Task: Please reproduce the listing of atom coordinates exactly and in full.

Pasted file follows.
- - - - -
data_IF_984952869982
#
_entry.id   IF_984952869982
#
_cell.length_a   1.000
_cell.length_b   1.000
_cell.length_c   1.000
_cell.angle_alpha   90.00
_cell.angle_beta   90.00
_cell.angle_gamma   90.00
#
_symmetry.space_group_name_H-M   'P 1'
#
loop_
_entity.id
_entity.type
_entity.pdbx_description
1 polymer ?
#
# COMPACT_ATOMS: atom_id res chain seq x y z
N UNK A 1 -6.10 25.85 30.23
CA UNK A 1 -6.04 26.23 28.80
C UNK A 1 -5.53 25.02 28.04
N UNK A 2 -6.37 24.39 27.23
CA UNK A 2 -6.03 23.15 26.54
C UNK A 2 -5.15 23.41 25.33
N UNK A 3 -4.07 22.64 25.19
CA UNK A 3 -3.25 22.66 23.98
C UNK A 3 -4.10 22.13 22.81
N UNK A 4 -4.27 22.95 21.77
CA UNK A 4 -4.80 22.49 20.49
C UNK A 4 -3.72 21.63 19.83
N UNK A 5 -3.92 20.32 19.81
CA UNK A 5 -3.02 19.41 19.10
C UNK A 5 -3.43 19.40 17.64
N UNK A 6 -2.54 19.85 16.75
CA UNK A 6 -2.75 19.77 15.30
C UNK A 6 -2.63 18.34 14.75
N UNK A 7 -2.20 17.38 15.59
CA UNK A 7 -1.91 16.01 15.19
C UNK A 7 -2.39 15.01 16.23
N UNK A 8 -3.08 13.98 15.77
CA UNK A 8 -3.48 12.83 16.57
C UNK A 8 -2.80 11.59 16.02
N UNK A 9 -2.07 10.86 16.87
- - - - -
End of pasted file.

data_IF_984952869982
#
_entry.id   IF_984952869982
#
_cell.length_a   1.000
_cell.length_b   1.000
_cell.length_c   1.000
_cell.angle_alpha   90.00
_cell.angle_beta   90.00
_cell.angle_gamma   90.00
#
_symmetry.space_group_name_H-M   'P 1'
#
loop_
_entity.id
_entity.type
_entity.pdbx_description
1 polymer ?
#
# COMPACT_ATOMS: atom_id res chain seq x y z
N UNK A 1 -6.10 25.85 30.23
CA UNK A 1 -6.04 26.23 28.80
C UNK A 1 -5.53 25.02 28.04
N UNK A 2 -6.37 24.39 27.23
CA UNK A 2 -6.03 23.15 26.54
C UNK A 2 -5.15 23.41 25.33
N UNK A 3 -4.07 22.64 25.19
CA UNK A 3 -3.25 22.66 23.98
C UNK A 3 -4.10 22.13 22.81
N UNK A 4 -4.27 22.95 21.77
CA UNK A 4 -4.80 22.49 20.49
C UNK A 4 -3.72 21.63 19.83
N UNK A 5 -3.92 20.32 19.81
CA UNK A 5 -3.02 19.41 19.10
C UNK A 5 -3.43 19.40 17.64
N UNK A 6 -2.54 19.85 16.75
CA UNK A 6 -2.75 19.77 15.30
C UNK A 6 -2.63 18.34 14.75
N UNK A 7 -2.20 17.38 15.59
CA UNK A 7 -1.91 16.01 15.19
C UNK A 7 -2.39 15.01 16.23
N UNK A 8 -3.08 13.98 15.77
CA UNK A 8 -3.48 12.83 16.57
C UNK A 8 -2.80 11.59 16.02
N UNK A 9 -2.07 10.86 16.87